ipv4-unicast, which lets the 128T know to exchange IPv4 unicast routes with the peer.
Lastly, we set
true. During advertisement, non-directly connected routers need to learn how to reach an advertised route. To provide this information to the non-directly connected (as well as iBGP peers), next-hop-self command is used. This will cause the 128T to rewrite the
next-hop information in the routes it advertises to this peer to be its own address.
In the example above, we've set our router's AS to 100. This will apply to all neighbors as the "default" AS it will advertise. You can override this on a per-neighbor basis by setting
local-as within the
neighbor configuration to a different value. However, you must not configure the same value within the neighbor as you've already set in your global configuration. This may cause issues when attempting to establish a peering relationship.
exit command several times to return to the
routing-protocol level of the configuration hierarchy, and issue the
show command. Your configuration should look something like this:
There are two ways to advertise routes into BGP:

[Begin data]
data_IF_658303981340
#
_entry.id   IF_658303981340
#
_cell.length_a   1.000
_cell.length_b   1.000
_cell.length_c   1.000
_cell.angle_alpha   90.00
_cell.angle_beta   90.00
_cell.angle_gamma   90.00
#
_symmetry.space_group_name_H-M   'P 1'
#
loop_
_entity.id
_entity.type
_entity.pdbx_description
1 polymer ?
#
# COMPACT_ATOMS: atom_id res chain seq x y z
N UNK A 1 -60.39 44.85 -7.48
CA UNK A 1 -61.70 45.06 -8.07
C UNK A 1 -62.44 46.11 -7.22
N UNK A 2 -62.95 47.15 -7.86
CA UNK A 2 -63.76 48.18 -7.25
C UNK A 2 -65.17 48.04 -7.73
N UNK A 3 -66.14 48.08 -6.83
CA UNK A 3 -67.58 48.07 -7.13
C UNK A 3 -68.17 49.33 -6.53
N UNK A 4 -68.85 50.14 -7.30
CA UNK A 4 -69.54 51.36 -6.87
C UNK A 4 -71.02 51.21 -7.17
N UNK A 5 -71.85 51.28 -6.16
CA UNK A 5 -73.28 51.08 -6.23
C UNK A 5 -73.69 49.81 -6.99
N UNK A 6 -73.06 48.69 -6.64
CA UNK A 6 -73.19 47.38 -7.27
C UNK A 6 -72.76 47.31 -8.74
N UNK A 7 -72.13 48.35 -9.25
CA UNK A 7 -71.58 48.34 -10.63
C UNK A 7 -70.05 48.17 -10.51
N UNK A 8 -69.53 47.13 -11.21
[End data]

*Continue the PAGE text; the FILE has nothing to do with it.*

networkstatements to identify the prefixes you want to advertise
- Redistributing routes learned through other IGP or from configuration
To advertise routes to BGP, configure the network to be advertised under the address-family of the router. You may also apply a policy to the advertised route using command.
You can apply policies to these routes (i.e., policy and filters) individually. Policies are configured within the authority-level
routing configuration at
config > authority > routing > filter and
config > authority > routing > policy. For more information, refer to the section in our documentation on Filters and Policies.
In this example we're advertising the CIDR
172.16.255.0/30, and it will use the global route policy named
allow (not shown).
To redistribute connected, static, service routes and/or routes learned through OSPF, you can use the
This section contains various features supported by the 128T's BGP implementation.
Configuring 128T as a Route Reflector
While configuring iBGP, you may need to enable the Route Reflector capability to facilitate easy learning of routes. Your 128T can be configured as a route reflector for a particular neighbor or more realistically a set of neighbors, also known as a route reflector client(s). This can be configured in the route reflector router's BGP config, under the respective neighbor object.
In our example, the route reflector in our network is
branchoffice1 router, and our route reflector client is its neighbor
route-reflector client true, we instruct the
branchoffice1 router to treat the neighbor as a route reflector client.
There is one additional field which needs to be set in route reflector's BGP config, and that is
Client-ID, which has the format of an IP address. This can be set to anything unique in the AS, and can be the same as the